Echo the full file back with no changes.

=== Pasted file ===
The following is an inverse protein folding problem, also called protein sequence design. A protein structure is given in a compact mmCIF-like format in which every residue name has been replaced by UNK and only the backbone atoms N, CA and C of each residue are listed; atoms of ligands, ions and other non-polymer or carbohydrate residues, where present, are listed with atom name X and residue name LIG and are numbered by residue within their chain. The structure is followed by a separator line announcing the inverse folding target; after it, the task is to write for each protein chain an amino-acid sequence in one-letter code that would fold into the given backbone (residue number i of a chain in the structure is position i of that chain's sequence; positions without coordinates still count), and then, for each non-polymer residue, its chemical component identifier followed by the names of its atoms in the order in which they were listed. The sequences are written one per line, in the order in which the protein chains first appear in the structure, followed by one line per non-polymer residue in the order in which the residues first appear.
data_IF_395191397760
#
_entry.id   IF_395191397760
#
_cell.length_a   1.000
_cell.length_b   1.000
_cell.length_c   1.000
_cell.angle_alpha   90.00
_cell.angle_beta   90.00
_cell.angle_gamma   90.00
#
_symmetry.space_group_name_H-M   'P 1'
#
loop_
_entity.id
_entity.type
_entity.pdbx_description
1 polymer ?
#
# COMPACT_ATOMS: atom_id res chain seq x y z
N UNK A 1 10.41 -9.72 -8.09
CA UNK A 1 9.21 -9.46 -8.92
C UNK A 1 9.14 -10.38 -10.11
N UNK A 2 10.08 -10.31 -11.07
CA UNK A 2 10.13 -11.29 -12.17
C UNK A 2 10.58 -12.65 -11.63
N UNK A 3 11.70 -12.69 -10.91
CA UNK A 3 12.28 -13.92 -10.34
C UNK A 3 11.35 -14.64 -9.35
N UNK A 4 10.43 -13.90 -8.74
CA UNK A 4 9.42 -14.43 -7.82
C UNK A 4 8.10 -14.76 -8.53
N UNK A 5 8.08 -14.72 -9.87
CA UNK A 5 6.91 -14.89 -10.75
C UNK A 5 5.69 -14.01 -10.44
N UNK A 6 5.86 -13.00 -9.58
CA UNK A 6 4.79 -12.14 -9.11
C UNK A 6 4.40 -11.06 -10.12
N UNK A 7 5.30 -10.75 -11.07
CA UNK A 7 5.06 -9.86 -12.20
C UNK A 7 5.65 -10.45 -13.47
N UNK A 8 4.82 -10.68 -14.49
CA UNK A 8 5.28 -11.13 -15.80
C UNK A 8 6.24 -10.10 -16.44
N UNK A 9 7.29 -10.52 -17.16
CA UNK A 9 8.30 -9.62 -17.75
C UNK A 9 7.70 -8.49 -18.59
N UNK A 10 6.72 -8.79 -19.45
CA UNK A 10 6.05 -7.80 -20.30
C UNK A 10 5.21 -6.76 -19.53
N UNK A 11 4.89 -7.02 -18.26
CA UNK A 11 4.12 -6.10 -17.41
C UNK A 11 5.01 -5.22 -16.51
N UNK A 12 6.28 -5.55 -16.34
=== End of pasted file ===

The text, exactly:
The following is an inverse protein folding problem, also called protein sequence design. A protein structure is given in a compact mmCIF-like format in which every residue name has been replaced by UNK and only the backbone atoms N, CA and C of each residue are listed; atoms of ligands, ions and other non-polymer or carbohydrate residues, where present, are listed with atom name X and residue name LIG and are numbered by residue within their chain. The structure is followed by a separator line announcing the inverse folding target; after it, the task is to write for each protein chain an amino-acid sequence in one-letter code that would fold into the given backbone (residue number i of a chain in the structure is position i of that chain's sequence; positions without coordinates still count), and then, for each non-polymer residue, its chemical component identifier followed by the names of its atoms in the order in which they were listed. The sequences are written one per line, in the order in which the protein chains first appear in the structure, followed by one line per non-polymer residue in the order in which the residues first appear.
data_IF_395191397760
#
_entry.id   IF_395191397760
#
_cell.length_a   1.000
_cell.length_b   1.000
_cell.length_c   1.000
_cell.angle_alpha   90.00
_cell.angle_beta   90.00
_cell.angle_gamma   90.00
#
_symmetry.space_group_name_H-M   'P 1'
#
loop_
_entity.id
_entity.type
_entity.pdbx_description
1 polymer ?
#
# COMPACT_ATOMS: atom_id res chain seq x y z
N UNK A 1 10.41 -9.72 -8.09
CA UNK A 1 9.21 -9.46 -8.92
C UNK A 1 9.14 -10.38 -10.11
N UNK A 2 10.08 -10.31 -11.07
CA UNK A 2 10.13 -11.29 -12.17
C UNK A 2 10.58 -12.65 -11.63
N UNK A 3 11.70 -12.69 -10.91
CA UNK A 3 12.28 -13.92 -10.34
C UNK A 3 11.35 -14.64 -9.35
N UNK A 4 10.43 -13.90 -8.74
CA UNK A 4 9.42 -14.43 -7.82
C UNK A 4 8.10 -14.76 -8.53
N UNK A 5 8.08 -14.72 -9.87
CA UNK A 5 6.91 -14.89 -10.75
C UNK A 5 5.69 -14.01 -10.44
N UNK A 6 5.86 -13.00 -9.58
CA UNK A 6 4.79 -12.14 -9.11
C UNK A 6 4.40 -11.06 -10.12
N UNK A 7 5.30 -10.75 -11.07
CA UNK A 7 5.06 -9.86 -12.20
C UNK A 7 5.65 -10.45 -13.47
N UNK A 8 4.82 -10.68 -14.49
CA UNK A 8 5.28 -11.13 -15.80
C UNK A 8 6.24 -10.10 -16.44
N UNK A 9 7.29 -10.52 -17.16
CA UNK A 9 8.30 -9.62 -17.75
C UNK A 9 7.70 -8.49 -18.59
N UNK A 10 6.72 -8.79 -19.45
CA UNK A 10 6.05 -7.80 -20.30
C UNK A 10 5.21 -6.76 -19.53
N UNK A 11 4.89 -7.02 -18.26
CA UNK A 11 4.12 -6.10 -17.41
C UNK A 11 5.01 -5.22 -16.51
N UNK A 12 6.28 -5.55 -16.34